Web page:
DISTERHOFT, JOHN F
NORTHWESTERN UNIVERSITY AT CHICAGO
Synaptic substrates of age-dependent memory deficits
Alzheimer's disease & other dementias
Acquired Cognitive Impairment... Aging... Alzheimer's Disease... Alzheimer's Disease including Alzheimer's Disease Related Dementias (AD/ADRD)... Basic Behavioral and Social Science... Behavioral and Social Science... Biotechnology... Brain Disorders... Dementia... Neurodegenerative... Neurosciences
? DESCRIPTION (provided by applicant): Though aging itself is the biggest risk factor for Alzheimer’s disease (AD), many aged persons with memory problems do not ultimately suffer from AD. In such persons, pathology that would merit AD diagnosis is absent, despite the overlapping cognitive symptomatology. The principal goal of this research program is to model such “”normal”” age-related cognitive heterogeneity in rats and then use high-resolution techniques to reveal the synaptic and dendritic substrates of age-associated decline in forms of memory that require the hippocampus. As the primary output of the hippocampus, region CA1 has been a primary target of such investigation by us and others. Indeed, past studies have revealed that while major age-related synapse and neuron loss are absent in CA1, more subtle aging-linked changes collude to modify neuronal activity patterns and behavioral plasticity. Importantly, such alterations are present in only a subset of aged rats, with others the same chronological age showing young adult-like acquisition on Morris Water Maze (MWM) learning and trace eyeblink conditioning (TEBC). Such cognitive heterogeneity among aged rats, then, provides an important opportunity to reveal both the substrates of age-related memory decline as well as the substrates of memory preservation. The experiments proposed in this renewal application will continue to reveal the synaptic and dendritic substrates of age-related cognitive heterogeneity, but do so by building on our past findings with conceptual and technical complexity. Specifically, in Aim 1, we will behaviorally characterize young adult and aged F344xBN F1 hybrid rats with MWM learning and TEBC and then probe synaptic Ca2+ signaling with 2-photon laser scanning (2PLSM) Ca2+ imaging and 2-photon glutamate (2Pglutamate) uncaging onto spines in discrete microdomains of individual basal, oblique, and tuft dendrites. Following this high-resolution functional probing, Aims 2 and 3 will use immunogold field emission scanning electron microscopy for backscattered electrons (iFESEM) and immunofluorescence array tomography (iAT) to morphologically reconstruct the imaged dendrites and then proteomically reconstruct the dendrites’ signaling networks. Aim 2 will focus on an interactome of ion channels involved in synaptic and dendritic voltage signaling and integration. Aim 3 will probe the imaged dendrites for ion channels involved in an interactome that governs synaptic and dendritic Ca2+ signaling. Using the information provided by these Aims, Aim 4 will rescue age-related memory impairments and signaling abnormalities with viral transfection to up or down-regulate expression of ion channels linked to cognitive impairment or preservation. Such “”rescue”” will be probed with behavioral testing, 2PLSM Ca2+ imaging, 2Pglutamate uncaging, and reconstructive proteomic microscopy with iFESEM and iAT. Together, the experiments in the proposed Aims will identify the key regulators of dendritic signaling and memory function in aged rats with molecular precision, reveal deep insight into both “”successful”” and “”unsuccessful”” cognitive aging, and provide critical information about viable drug targets that could slow or prevent aging-linked cognitive decline.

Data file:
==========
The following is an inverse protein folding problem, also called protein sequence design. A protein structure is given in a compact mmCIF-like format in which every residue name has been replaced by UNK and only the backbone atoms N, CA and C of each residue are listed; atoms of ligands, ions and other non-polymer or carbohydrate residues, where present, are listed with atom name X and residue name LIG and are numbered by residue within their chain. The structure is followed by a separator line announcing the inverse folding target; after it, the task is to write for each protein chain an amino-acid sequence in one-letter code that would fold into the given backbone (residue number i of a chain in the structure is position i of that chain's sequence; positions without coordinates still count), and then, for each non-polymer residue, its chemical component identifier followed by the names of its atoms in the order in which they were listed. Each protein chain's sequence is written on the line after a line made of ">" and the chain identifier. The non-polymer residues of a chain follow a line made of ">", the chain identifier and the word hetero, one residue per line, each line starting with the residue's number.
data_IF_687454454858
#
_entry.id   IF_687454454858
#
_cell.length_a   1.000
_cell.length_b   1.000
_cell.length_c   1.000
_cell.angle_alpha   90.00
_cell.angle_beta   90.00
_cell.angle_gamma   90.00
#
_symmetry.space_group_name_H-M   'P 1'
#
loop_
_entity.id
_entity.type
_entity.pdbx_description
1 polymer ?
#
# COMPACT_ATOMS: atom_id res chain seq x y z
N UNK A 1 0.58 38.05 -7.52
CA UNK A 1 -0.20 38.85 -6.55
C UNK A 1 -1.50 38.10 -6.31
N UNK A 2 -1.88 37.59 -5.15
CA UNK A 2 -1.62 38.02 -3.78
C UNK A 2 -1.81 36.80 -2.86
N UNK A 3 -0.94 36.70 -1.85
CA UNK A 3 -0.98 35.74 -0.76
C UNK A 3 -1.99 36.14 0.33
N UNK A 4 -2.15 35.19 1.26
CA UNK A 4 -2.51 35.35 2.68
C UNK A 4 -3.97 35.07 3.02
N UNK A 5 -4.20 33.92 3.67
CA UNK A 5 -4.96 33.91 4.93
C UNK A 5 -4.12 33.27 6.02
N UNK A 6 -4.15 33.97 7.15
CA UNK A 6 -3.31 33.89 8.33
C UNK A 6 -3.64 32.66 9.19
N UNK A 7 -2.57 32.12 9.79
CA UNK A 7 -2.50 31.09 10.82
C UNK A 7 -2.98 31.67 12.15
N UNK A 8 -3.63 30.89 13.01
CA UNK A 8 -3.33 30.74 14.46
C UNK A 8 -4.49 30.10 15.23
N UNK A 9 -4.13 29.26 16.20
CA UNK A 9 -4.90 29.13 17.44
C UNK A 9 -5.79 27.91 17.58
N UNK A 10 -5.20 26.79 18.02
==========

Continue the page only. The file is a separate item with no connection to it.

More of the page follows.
PUBLIC HEALTH RELEVANCE: Many parameters of an ion channel determine how it contributes to neuronal integration, including its abundance and its location. The experiments in this proposal will probe the function of thin dendrites of hippocampal CA1 pyramidal neurons from behaviorally characterized young adult and aged rats, and then locate and quantify expression levels of ion channels involved in dendritic Ca2+ and voltage signaling with ultrastructural resolution. Such information will sophisticate our understanding of the effects of age on neuronal computation, as well as help design treatments to maintain cognition in the face of chronological aging.